first_imgA double whammy of weird ocean behavior washed over the world in 1997. The Pacific Ocean had already succumbed to an exceptionally strong El Niño, and then the Indian Ocean was hit fiercely by El Niño’s close cousin: the so-called Indian Ocean Dipole. Surface waters off the coast of Indonesia cooled and the ocean’s predominant westerly winds reversed, leading to catastrophic weather. Fires raged across a drought-stricken Indonesia, and floods across east African nations killed thousands.Climate change could make years like 1997 come more often, according to a new study of the Indian Ocean Dipole cycle, which alternates between two opposite extremes, positive and negative, just as El Niño does with La Niña. The study suggests that rising greenhouse gases will cause extreme positive dipole events—like the one that struck the Indian Ocean in 1997—to occur three times as often this century as they did in the 20th century, or about once every 6 years, as opposed to once every 17 years.“The Indian Ocean Dipole affects a lot of poor countries,” says lead author Wenju Cai, a climate modeler at the Commonwealth Scientific and Industrial Research Organisation in Aspendale, Australia, who published the study with his colleagues online today in Nature. “We really need to build our capacity to deal with these kinds of events.” In January, Cai led a study that found that extreme El Niño events—a warming of tropical waters off the coast of Peru—were likely to double in frequency this century.Sign up for our daily newsletterGet more great content like this delivered right to you!Country *AfghanistanAland IslandsAlbaniaAlgeriaAndorraAngolaAnguillaAntarcticaAntigua and BarbudaArgentinaArmeniaArubaAustraliaAustriaAzerbaijanBahamasBahrainBangladeshBarbadosBelarusBelgiumBelizeBeninBermudaBhutanBolivia, Plurinational State ofBonaire, Sint Eustatius and SabaBosnia and HerzegovinaBotswanaBouvet IslandBrazilBritish Indian Ocean TerritoryBrunei DarussalamBulgariaBurkina FasoBurundiCambodiaCameroonCanadaCape VerdeCayman IslandsCentral African RepublicChadChileChinaChristmas IslandCocos (Keeling) IslandsColombiaComorosCongoCongo, The Democratic Republic of theCook IslandsCosta RicaCote D’IvoireCroatiaCubaCuraçaoCyprusCzech RepublicDenmarkDjiboutiDominicaDominican RepublicEcuadorEgyptEl SalvadorEquatorial GuineaEritreaEstoniaEthiopiaFalkland Islands (Malvinas)Faroe IslandsFijiFinlandFranceFrench GuianaFrench PolynesiaFrench Southern TerritoriesGabonGambiaGeorgiaGermanyGhanaGibraltarGreeceGreenlandGrenadaGuadeloupeGuatemalaGuernseyGuineaGuinea-BissauGuyanaHaitiHeard Island and Mcdonald IslandsHoly See (Vatican City State)HondurasHong KongHungaryIcelandIndiaIndonesiaIran, Islamic Republic ofIraqIrelandIsle of ManIsraelItalyJamaicaJapanJerseyJordanKazakhstanKenyaKiribatiKorea, Democratic People’s Republic ofKorea, Republic ofKuwaitKyrgyzstanLao People’s Democratic RepublicLatviaLebanonLesothoLiberiaLibyan Arab JamahiriyaLiechtensteinLithuaniaLuxembourgMacaoMacedonia, The Former Yugoslav Republic ofMadagascarMalawiMalaysiaMaldivesMaliMaltaMartiniqueMauritaniaMauritiusMayotteMexicoMoldova, Republic ofMonacoMongoliaMontenegroMontserratMoroccoMozambiqueMyanmarNamibiaNauruNepalNetherlandsNew CaledoniaNew ZealandNicaraguaNigerNigeriaNiueNorfolk IslandNorwayOmanPakistanPalestinianPanamaPapua New GuineaParaguayPeruPhilippinesPitcairnPolandPortugalQatarReunionRomaniaRussian FederationRWANDASaint Barthélemy Saint Helena, Ascension and Tristan da CunhaSaint Kitts and NevisSaint LuciaSaint Martin (French part)Saint Pierre and MiquelonSaint Vincent and the GrenadinesSamoaSan MarinoSao Tome and PrincipeSaudi ArabiaSenegalSerbiaSeychellesSierra LeoneSingaporeSint Maarten (Dutch part)SlovakiaSloveniaSolomon IslandsSomaliaSouth AfricaSouth Georgia and the South Sandwich IslandsSouth SudanSpainSri LankaSudanSurinameSvalbard and Jan MayenSwazilandSwedenSwitzerlandSyrian Arab RepublicTaiwanTajikistanTanzania, United Republic ofThailandTimor-LesteTogoTokelauTongaTrinidad and TobagoTunisiaTurkeyTurkmenistanTurks and Caicos IslandsTuvaluUgandaUkraineUnited Arab EmiratesUnited KingdomUnited StatesUruguayUzbekistanVanuatuVenezuela, Bolivarian Republic ofVietnamVirgin Islands, BritishWallis and FutunaWestern SaharaYemenZambiaZimbabweI also wish to receive emails from AAAS/Science and Science advertisers, including information on products, services and special offers which may include but are not limited to news, careers information & upcoming events.Required fields are included by an asterisk(*)Shang-Ping Xie, a climate modeler at the Scripps Institution of Oceanography in San Diego, California, says he likes that the study team focused on providing information on a more local rather than global scale. “They took an important step in the direction of understanding regional climate extremes in a better way.”Cai and his colleagues examined 31 global climate models and found that 23 were able to model the rainfall conditions in the Indian Ocean that they used to define an extreme positive dipole event. As a control, they ran the models from 1900 to 1999 to see how well they reproduced extreme events in 1961, 1994, and 1997. Then they ran the models forward from 2000 to 2099 under the “business-as-usual” projections for rising greenhouse gases. Out of the 23 cases, only two did not show a rise in extreme dipole events. “We have a very strong intermodel agreement,” Cai says. Climate change, he says, causes the waters of the western Indian Ocean to warm more than other parts of the ocean, and this preconditions the area to more extreme dipole events.Lisa Goddard, director of the International Research Institute for Climate and Society at Columbia University in Palisades, New York, does not necessarily disagree with the researchers’ conclusions, but she is concerned that they model the Indian Ocean Dipole as being completely independent of the El Niño–Southern Oscillation (ENSO). Studies have shown how an El Niño event can trigger a dipole event, and Goddard notes that two out of the three extreme dipole events, in 1994 and 1997, were preceded by El Niño. “They’re downplaying the role of ENSO,” she says.Cai insists that the dipole can arise independently of El Niño. He points out that in 2007 and 2008 there was a moderate dipole event even though La Niña was occurring, which ought to squelch the dipole event if it were so dependent on ENSO.Regardless, the dipole has the attention of people in Australia, where it has been linked to major bushfires in 1982 to 1983 (Ash Wednesday) and 2009 (Black Saturday) that killed hundreds. “The Indian Ocean Dipole is arguably more important to us,” he says. “It can cause big damages to these economies.”last_img read more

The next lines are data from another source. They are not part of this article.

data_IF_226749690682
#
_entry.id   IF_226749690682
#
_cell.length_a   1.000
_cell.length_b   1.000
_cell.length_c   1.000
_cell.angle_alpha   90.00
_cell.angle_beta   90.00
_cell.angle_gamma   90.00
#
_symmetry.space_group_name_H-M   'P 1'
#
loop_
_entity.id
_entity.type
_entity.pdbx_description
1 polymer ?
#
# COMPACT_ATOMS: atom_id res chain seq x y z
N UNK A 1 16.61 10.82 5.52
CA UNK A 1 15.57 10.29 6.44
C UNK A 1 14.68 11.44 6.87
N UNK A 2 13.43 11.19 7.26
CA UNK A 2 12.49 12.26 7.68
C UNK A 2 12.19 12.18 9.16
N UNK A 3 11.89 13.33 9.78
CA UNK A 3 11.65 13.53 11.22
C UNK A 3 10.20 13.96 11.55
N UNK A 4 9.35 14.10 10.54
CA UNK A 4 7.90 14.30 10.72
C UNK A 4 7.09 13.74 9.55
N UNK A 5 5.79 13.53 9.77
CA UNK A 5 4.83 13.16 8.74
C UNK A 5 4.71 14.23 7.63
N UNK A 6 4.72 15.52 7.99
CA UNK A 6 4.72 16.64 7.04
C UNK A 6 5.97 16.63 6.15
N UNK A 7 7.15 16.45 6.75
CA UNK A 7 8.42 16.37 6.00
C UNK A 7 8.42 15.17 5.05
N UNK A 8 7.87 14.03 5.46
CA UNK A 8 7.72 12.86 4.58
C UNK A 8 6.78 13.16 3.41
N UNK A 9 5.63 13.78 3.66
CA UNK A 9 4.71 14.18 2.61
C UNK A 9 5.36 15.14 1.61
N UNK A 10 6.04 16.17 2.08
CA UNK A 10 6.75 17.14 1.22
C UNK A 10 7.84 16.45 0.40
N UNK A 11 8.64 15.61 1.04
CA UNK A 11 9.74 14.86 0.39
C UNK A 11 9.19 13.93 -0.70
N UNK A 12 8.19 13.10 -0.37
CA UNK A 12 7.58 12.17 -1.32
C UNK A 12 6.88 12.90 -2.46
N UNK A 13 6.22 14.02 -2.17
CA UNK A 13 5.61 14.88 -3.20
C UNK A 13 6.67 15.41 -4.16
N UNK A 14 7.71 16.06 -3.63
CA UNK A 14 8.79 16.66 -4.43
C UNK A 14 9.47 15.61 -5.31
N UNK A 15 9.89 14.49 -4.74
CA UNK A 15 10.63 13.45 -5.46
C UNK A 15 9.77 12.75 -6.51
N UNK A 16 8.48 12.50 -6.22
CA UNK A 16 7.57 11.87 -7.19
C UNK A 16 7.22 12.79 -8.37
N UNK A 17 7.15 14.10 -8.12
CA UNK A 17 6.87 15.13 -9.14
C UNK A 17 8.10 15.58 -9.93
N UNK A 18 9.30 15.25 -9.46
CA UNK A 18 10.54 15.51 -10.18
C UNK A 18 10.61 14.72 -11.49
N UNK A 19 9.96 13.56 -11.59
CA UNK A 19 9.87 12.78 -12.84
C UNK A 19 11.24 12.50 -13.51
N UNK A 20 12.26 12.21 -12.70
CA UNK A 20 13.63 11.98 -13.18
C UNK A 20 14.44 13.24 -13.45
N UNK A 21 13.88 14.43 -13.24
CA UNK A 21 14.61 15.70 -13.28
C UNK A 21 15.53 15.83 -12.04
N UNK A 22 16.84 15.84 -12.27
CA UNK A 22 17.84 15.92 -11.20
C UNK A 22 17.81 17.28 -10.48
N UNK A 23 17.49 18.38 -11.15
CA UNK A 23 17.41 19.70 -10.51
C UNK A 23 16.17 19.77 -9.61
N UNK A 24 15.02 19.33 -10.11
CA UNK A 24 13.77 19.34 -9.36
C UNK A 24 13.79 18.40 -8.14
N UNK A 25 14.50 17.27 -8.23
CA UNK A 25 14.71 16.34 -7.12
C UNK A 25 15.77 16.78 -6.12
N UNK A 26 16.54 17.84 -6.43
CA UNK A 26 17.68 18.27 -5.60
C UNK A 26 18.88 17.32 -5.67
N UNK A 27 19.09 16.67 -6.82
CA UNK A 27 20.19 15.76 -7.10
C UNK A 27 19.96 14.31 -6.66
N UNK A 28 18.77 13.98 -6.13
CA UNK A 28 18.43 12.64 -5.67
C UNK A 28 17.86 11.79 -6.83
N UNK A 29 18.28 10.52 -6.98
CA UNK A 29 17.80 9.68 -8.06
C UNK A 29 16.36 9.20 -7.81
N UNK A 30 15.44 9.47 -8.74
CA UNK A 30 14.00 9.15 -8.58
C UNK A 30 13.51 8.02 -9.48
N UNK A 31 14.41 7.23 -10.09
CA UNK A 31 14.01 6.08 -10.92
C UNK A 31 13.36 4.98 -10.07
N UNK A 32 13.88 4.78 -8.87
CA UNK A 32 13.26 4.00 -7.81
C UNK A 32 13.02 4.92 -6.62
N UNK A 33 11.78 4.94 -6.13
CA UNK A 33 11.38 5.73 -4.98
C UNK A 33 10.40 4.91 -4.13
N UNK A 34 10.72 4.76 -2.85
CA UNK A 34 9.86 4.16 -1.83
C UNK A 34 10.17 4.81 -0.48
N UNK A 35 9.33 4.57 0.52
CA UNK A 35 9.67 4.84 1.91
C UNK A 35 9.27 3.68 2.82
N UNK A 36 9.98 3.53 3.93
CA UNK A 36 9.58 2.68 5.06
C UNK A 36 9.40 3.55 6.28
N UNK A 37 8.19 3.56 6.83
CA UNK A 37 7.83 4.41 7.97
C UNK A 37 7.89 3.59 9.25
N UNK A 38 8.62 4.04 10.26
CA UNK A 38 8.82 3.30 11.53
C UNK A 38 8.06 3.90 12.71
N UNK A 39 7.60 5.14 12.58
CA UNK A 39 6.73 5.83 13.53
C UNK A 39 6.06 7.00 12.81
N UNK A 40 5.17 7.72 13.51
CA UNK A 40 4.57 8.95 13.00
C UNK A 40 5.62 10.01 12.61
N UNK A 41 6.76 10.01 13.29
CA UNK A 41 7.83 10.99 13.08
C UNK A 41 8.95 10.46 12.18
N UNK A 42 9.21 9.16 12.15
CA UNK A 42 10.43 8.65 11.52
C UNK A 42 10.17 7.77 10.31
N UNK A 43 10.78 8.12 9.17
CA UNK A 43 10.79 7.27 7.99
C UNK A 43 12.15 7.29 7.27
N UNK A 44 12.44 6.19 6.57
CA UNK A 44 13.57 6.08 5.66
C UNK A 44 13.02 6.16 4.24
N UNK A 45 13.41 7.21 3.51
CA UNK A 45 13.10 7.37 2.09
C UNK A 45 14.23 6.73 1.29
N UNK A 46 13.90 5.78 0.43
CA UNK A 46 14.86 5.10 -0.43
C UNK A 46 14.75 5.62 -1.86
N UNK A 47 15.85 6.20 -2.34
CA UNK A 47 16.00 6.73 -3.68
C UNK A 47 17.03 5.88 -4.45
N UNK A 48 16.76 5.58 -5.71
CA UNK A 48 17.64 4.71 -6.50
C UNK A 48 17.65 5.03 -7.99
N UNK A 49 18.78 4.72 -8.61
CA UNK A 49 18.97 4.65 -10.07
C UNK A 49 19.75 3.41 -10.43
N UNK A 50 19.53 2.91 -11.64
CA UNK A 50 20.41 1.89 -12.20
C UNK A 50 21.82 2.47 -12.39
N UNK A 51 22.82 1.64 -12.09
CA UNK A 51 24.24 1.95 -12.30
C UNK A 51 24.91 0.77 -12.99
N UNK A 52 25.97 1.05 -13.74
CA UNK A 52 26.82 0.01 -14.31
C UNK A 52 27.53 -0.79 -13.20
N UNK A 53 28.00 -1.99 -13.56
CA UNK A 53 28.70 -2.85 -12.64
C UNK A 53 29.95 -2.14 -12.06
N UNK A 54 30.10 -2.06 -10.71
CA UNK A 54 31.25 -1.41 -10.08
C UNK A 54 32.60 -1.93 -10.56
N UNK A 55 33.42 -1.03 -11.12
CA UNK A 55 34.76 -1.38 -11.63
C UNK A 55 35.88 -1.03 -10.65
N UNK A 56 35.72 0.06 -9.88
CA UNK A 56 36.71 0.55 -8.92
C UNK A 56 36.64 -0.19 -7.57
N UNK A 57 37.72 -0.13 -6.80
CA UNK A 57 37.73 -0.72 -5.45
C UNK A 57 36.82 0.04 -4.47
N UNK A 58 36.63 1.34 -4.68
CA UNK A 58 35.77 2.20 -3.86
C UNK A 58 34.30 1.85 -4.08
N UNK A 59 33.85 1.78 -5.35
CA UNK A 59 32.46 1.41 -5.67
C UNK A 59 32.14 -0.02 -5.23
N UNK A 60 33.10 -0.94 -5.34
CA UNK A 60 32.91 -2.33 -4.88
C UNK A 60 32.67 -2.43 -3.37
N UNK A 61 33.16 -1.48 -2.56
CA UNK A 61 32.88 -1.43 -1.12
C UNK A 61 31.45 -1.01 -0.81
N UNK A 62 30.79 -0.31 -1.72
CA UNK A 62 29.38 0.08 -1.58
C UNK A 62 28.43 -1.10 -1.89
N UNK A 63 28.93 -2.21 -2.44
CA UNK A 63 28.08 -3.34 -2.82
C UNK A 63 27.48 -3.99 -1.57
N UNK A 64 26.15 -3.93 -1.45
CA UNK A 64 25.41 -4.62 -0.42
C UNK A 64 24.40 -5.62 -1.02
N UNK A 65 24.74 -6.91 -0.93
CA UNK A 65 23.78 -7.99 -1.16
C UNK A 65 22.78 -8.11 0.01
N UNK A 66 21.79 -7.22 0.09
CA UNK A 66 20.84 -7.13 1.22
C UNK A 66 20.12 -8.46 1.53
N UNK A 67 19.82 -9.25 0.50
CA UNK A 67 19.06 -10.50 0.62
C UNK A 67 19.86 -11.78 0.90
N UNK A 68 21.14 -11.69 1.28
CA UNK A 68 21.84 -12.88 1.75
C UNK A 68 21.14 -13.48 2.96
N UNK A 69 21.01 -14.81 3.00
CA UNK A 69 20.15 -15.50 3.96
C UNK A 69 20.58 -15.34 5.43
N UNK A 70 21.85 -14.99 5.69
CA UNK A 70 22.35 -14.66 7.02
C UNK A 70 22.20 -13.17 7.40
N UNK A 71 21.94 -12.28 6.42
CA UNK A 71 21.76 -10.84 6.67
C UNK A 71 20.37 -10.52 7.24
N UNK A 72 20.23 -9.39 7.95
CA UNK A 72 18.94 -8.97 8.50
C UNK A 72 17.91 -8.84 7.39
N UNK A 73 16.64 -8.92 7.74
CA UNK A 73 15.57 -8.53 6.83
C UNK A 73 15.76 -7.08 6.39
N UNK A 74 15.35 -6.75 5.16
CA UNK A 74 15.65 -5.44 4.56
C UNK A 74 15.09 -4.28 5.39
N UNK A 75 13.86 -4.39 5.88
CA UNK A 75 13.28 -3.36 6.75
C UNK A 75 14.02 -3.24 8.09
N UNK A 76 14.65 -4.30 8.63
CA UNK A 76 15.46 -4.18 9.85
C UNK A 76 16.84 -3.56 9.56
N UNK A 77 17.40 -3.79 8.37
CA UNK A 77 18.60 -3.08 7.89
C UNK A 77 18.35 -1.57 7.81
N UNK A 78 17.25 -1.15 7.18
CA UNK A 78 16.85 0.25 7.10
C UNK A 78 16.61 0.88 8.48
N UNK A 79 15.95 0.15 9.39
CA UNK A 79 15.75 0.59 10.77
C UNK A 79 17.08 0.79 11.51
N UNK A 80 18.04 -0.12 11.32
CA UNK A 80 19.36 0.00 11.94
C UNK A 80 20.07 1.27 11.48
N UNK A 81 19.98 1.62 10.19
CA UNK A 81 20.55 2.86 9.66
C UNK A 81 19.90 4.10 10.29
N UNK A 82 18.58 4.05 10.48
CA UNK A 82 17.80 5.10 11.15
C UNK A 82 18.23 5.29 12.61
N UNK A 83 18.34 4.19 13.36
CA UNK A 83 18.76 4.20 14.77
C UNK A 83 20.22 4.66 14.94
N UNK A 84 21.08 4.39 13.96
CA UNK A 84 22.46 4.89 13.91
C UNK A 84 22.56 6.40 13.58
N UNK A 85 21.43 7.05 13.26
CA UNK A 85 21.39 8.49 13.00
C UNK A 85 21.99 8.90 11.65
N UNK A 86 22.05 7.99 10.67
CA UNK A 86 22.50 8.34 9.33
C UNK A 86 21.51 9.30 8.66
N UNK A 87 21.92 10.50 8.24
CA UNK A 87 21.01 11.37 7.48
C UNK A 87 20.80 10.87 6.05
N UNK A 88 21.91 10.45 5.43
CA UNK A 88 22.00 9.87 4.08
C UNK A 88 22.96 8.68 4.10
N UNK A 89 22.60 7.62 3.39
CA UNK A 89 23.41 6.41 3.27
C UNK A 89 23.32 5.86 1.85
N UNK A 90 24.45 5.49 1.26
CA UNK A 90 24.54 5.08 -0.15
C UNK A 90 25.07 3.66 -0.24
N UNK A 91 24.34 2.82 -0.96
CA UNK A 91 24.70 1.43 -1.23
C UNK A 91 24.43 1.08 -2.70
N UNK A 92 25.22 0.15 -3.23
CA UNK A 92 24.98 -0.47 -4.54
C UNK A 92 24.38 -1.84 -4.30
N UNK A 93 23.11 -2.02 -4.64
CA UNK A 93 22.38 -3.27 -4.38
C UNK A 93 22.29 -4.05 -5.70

first_imgThe SEC first sought disgorgement in a Foreign Corrupt Practices Act enforcement action in 2004. Since then, approximately 100 SEC corporate FCPA enforcement actions have included disgorgement including, most controversially, enforcement actions that do not charge or find violations of the FCPA’s anti-bribery provisions.Disgorgement is in the news again.First, it was the IRS concluding that disgorgement paid in an FCPA enforcement action is not deductible. (See here).Then, it was the Eleventh Circuit concluding in SEC v. Graham that disgorgement is akin to forfeiture and thus subject to a five-year limitations period. (See here).Last week in SEC v. Kokesh, the Tenth Circuit disagreed with the Eleventh Circuit and held, similar to other circuits, that disgorgement is neither a penalty or forfeiture and thus not subject to a five-year limitations period.Kokesh was not an FCPA enforcement action, but rather an action brought by the SEC against Charles Kokesh for misappropriating funds from four SEC-registered business development companies in violation of federal securities laws. As stated by the 10th Circuit:“After a jury returned a verdict in favor of the SEC, the United States District Court for the District of New Mexico entered a final judgment permanently enjoining Defendant from violating certain provisions of federal securities laws, ordering disgorgement of $34.9 million plus prejudgment interest of $18.1 million, and imposing a civil penalty of $2.4 million. Defendant appeals, asserting that the court’s imposition of the disgorgement and permanent injunction was barred by 28 U.S.C. § 2462, which sets a five-year limitations period for suits “for the enforcement of any civil fine, penalty, or forfeiture.”The relevant statute in Kokesh, as in Graham, was 28 USC 2462 which states:“Except as otherwise provided by Act of Congress, an action, suit or proceeding for the enforcement of any civil fine, penalty, or forfeiture, pecuniary or otherwise, shall not be entertained unless commenced within five years from the date when the claim first accrued if, within the same period, the offender or the property is found within the United States in order that proper service may be made thereon.”The 10th Circuit stated in pertinent part as follows.“Disgorgement “consists of factfinding by a district court to determine the amount of money acquired through wrongdoing—a process sometimes called ‘accounting’—and an order compelling the wrongdoer to pay that amount plus interest to the court.” United States v. Badger, 818 F.3d 563, 566 (10th Cir. 2016) (internal quotation marks omitted). The amount of the disgorgement is essentially the same whether the relief is sought in a private cause of action or, as in this case, by the government. See 15 U.S.C. § 78u(d)(5) (authorizing court to grant equitable relief sought by SEC); F.T.C. v. Bronson Partners, LLC, 654 F.3d 359, 369–70 (2d Cir. 2011) (affirming district court’s award because it “satisfies the requirements of equitable disgorgement”).Defendant, who owned and controlled the Advisers, misappropriated $34.9 million from the Funds between 1995 and 2006 to pay salaries and bonuses to officers of the Advisers (including himself), to pay the Advisers’ office rent, and to pay phony “tax distributions.” The district court ordered him to disgorge this money that went to him and his subordinate cohorts, finding that the sum “reasonably approximates the ill-gotten gains causally connected to [his] violations.” Aplt. App., Vol. 2 at 1880. Defendant claims that the disgorgement order is a penalty or forfeiture. We disagree. We first address the claim that it is a penalty.We have previously said that disgorgement is not a penalty under § 2462 because it is remedial. See Telluride, 146 F.3d at 1247 (“[O]ther equitable remedies, such as 10 disgorgement, which sanction past conduct, are remedial [rather than punitive].” (emphasis added)). Other circuits have similarly held that it is not. See Riordan, 627 F.3d at 1234 (“[D]isgorgement orders are not penalties, at least so long as the disgorged amount is causally related to the wrongdoing.”); S.E.C. v. Tambone, 550 F.3d 106, 148 (1st Cir. 2008) (“[T]he applicable five-year statute of limitations period [the defendant] invokes applies only to penalties sought by the SEC, not its request for injunctive relief or the disgorgement of ill-gotten gains.”), withdrawn, 573 F.3d 54 (1st Cir. 2009), reinstated in relevant part, 597 F.3d 436, 450 (1st Cir. 2010).The reasons for this view are clear. Properly applied, the disgorgement remedy does not inflict punishment. “The object of restitution [in the disgorgement context] . . . is to eliminate profit from wrongdoing while avoiding, so far as possible, the imposition of a penalty.” Restatement (Third) of Restitution and Unjust Enrichment § 51(4) (Am. Law Inst. 2010). Disgorgement just leaves the wrongdoer “in the position he would have occupied had there been no misconduct.” Id. § 51 cmt. k; see id. (“Disgorgement of wrongful gain is not a punitive remedy.”). To be sure, disgorgement serves a deterrent purpose, but it does so only by depriving the wrongdoer of the benefits of wrongdoing. See S.E.C. v. Contorinis, 743 F.3d 296, 301 (2d Cir. 2014) (“[D]isgorgement does not serve a punitive function . . . . [Its] underlying purpose is to make lawbreaking unprofitable for the law-breaker . . . .”); S.E.C. v. First City Fin. Corp., 890 F.2d 1215, 1231 (D.C. Cir. 1989) (“[D]isgorgement primarily serves to prevent unjust enrichment . . . .”). Indeed, if punishment is required, disgorgement can be supplemented with exemplary damages. See Restatement (Third) § 51 cmt. k.[…]Defendant next contends that disgorgement is a “forfeiture.” To be sure, in common English the words forfeit and disgorge (as well as relinquish) capture similar concepts; one subject to formal forfeiture could be said to “disgorge” what is forfeited. The definitions in the leading legal dictionary, although different, also have similarities. See Black’s Law Dictionary 568, 765 (10th ed. 2014) (defining disgorgement as “[t]he act of giving up something (such as profits illegally obtained) on demand or by legal compulsion,” and forfeiture as “[t]he loss of a right, privilege, or property because of a crime, breach of obligation, or neglect of duty”). Because of these similarities the Eleventh Circuit recently held that disgorgement is a forfeiture under § 2462. See S.E.C. v. Graham, 823 F.3d 1357, 1363–64 (11th Cir. 2016).Other circuits have a different view. See Riordan, 627 F.3d at 1234; Tambone, 550 F.3d at 148 (§ 2462 does not apply to disgorgement); see also S.E.C. v. Saltsman, No. 07-CV-4370 (NGG) (RML), 2016 WL 4136829, at *25–29 (E.D.N.Y. Aug. 2, 2016) (rejecting Graham and citing three other district courts sharing that view). Respectfully, we also see things a bit differently. The word forfeiture in § 2462 must be read in the context of government causes of action—“an action, suit or proceeding,” 28 U.S.C. § 2462. Government forfeiture actions date back to the early days of the Republic, and for most of the time since then have had a narrow focus. Forfeiture was an in rem procedure to take “tangible property used in criminal activity.” United States v. 92 Buena Vista Ave., 507 U.S. 111, 118 (1993). Indeed, Black’s Law Dictionary defines civil forfeiture— which, in our view, is the relevant definition here—as “[a]n in rem proceeding brought by the government against property that either facilitated a crime or was acquired as a result of criminal activity.” As the Supreme Court has summarized: “The First Congress enacted legislation authorizing the seizure and forfeiture of ships and cargos involved in customs offenses. Other statutes authorized the seizure of ships engaged in piracy . . . . Later statutes involved the seizure and forfeiture of distilleries and other property used to defraud the United States of tax revenues from the sale of alcoholic beverages.” Id. at 119–20. The owner of the seized property could be completely innocent of any wrongdoing, and the value of the property taken have no necessary relation to any loss to others or gain to the owner. A modern-day example makes the point. In Calero-Toledo v. Pearson Yacht Leasing Co., 416 U.S. 663 (1974), the Supreme Court affirmed a forfeiture proceeding in which a yacht was seized from an innocent owner after government officers apparently found only one marijuana cigarette on the yacht while it was under the control of the lessee, see id. at 693 (Douglas, J., dissenting).When the term forfeiture is linked in § 2462 to the undoubtedly punitive actions for a civil fine or penalty, it seems apparent that Congress was contemplating the meaning of forfeiture in this historical sense. The nonpunitive remedy of disgorgement does not fit in that company. See Antonin Scalia & Bryan A. Garner, Reading Law: The Interpretation of Legal Texts ch. 31, 195–98 (2012) (“Associated words bear on one another’s meaning (noscitur a sociis).”). In fact, construing a predecessor to § 2462, which imposed a five-year limitations period for a “suit or prosecution for any penalty or forfeiture,” the Supreme Court said that “[t]he words ‘penalty or forfeiture’ in this section refer to something imposed in a punitive way for an infraction of a public law.” Meeker v. Lehigh Valley R.R. Co., 236 U.S. 412, 423 (1915).We recognize that in recent years some federal forfeiture statutes have been expanded to include disgorgement-type remedies, see 18 U.S.C. § 1963(a)(3) (authorizing forfeiture of proceeds from racketeering activity); 21 U.S.C. § 881(a)(6) (authorizing forfeiture of the proceeds of illegal drug transactions). But this is a recent development, occurring decades after § 2462 was enacted in 1948. The Supreme Court recently discussed the development in United States v. 92 Buena Vista Ave., 507 U.S. 111 (1993) (addressing scope of innocent-owner exception to federal forfeiture statute). The introduction of “disgorgement” features in the forfeiture laws began with the 1978 amendment to the Comprehensive Drug Abuse Prevention and Control Act of 1970, which “authorize[d] the seizure and forfeiture of proceeds of illegal drug transactions” and continued with the 1984 amendment to the Racketeer Influenced and Corrupt Organizations Act, which likewise authorized “forfeiture of ‘proceeds’” from racketeering activity. Id. at 121 & n.16. These changes in the forfeiture statutes “marked an important expansion of governmental power.” Id. at 121 (emphasis added). But this expansion should not expand the meaning of the word forfeiture in § 2462 to encompass traditional disgorgement remedies outside those forfeiture statutes. We have said that when interpreting statutory language, “words will be interpreted as taking their ordinary, contemporary, common meaning at the time Congress enacted the statute.” Hackwell v. United States, 491 F.3d 1229, 1236 (10th Cir. 2007) (internal quotation marks omitted).Further, we must not forget that we are to construe § 2462 in the government’s favor to avoid a limitations bar. See Telluride, 146 F.3d at 1246 & n.7. We should not strain to expand the meaning of the statute’s language to restrict the government. We conclude that the disgorgement order in this case is not a forfeiture within the meaning of § 2462.Because we hold that the disgorgement order and injunction in this case are neither penalties nor forfeitures under § 2462, we need not decide whether (as requested by the government) the statute is inapplicable to all equitable remedies; nor need we decide whether disgorgement remedies in forfeiture statutes come under § 2462. And for the same reason, we need not address Defendant’s arguments that the government’s causes of action accrued more than five years before it filed suit and that the statute is jurisdictional.”last_img read more